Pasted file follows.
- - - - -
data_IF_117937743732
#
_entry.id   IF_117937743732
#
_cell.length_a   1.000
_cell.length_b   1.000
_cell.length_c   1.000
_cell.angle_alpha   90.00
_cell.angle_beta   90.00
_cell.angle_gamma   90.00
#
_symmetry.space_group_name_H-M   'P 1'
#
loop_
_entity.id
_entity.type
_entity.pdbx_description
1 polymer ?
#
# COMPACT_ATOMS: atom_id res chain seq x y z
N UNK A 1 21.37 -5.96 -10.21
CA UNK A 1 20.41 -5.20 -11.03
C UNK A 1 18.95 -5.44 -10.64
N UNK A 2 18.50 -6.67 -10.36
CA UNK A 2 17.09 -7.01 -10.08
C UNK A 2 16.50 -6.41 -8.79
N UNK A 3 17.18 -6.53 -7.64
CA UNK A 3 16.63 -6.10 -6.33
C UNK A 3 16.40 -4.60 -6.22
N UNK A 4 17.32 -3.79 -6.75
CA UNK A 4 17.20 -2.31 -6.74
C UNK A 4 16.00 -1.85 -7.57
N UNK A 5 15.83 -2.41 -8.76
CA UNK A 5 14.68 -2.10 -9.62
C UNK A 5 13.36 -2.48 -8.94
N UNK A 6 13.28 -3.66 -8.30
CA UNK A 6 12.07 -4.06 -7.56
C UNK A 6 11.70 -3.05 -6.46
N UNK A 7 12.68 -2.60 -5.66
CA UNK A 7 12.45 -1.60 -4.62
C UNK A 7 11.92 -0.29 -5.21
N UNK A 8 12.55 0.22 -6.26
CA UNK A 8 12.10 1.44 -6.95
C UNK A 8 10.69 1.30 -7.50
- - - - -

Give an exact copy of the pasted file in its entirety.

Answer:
data_IF_117937743732
#
_entry.id   IF_117937743732
#
_cell.length_a   1.000
_cell.length_b   1.000
_cell.length_c   1.000
_cell.angle_alpha   90.00
_cell.angle_beta   90.00
_cell.angle_gamma   90.00
#
_symmetry.space_group_name_H-M   'P 1'
#
loop_
_entity.id
_entity.type
_entity.pdbx_description
1 polymer ?
#
# COMPACT_ATOMS: atom_id res chain seq x y z
N UNK A 1 21.37 -5.96 -10.21
CA UNK A 1 20.41 -5.20 -11.03
C UNK A 1 18.95 -5.44 -10.64
N UNK A 2 18.50 -6.67 -10.36
CA UNK A 2 17.09 -7.01 -10.08
C UNK A 2 16.50 -6.41 -8.79
N UNK A 3 17.18 -6.53 -7.64
CA UNK A 3 16.63 -6.10 -6.33
C UNK A 3 16.40 -4.60 -6.22
N UNK A 4 17.32 -3.79 -6.75
CA UNK A 4 17.20 -2.31 -6.74
C UNK A 4 16.00 -1.85 -7.57
N UNK A 5 15.83 -2.41 -8.76
CA UNK A 5 14.68 -2.10 -9.62
C UNK A 5 13.36 -2.48 -8.94
N UNK A 6 13.28 -3.66 -8.30
CA UNK A 6 12.07 -4.06 -7.56
C UNK A 6 11.70 -3.05 -6.46
N UNK A 7 12.68 -2.60 -5.66
CA UNK A 7 12.45 -1.60 -4.62
C UNK A 7 11.92 -0.29 -5.21
N UNK A 8 12.55 0.22 -6.26
CA UNK A 8 12.10 1.44 -6.95
C UNK A 8 10.69 1.30 -7.50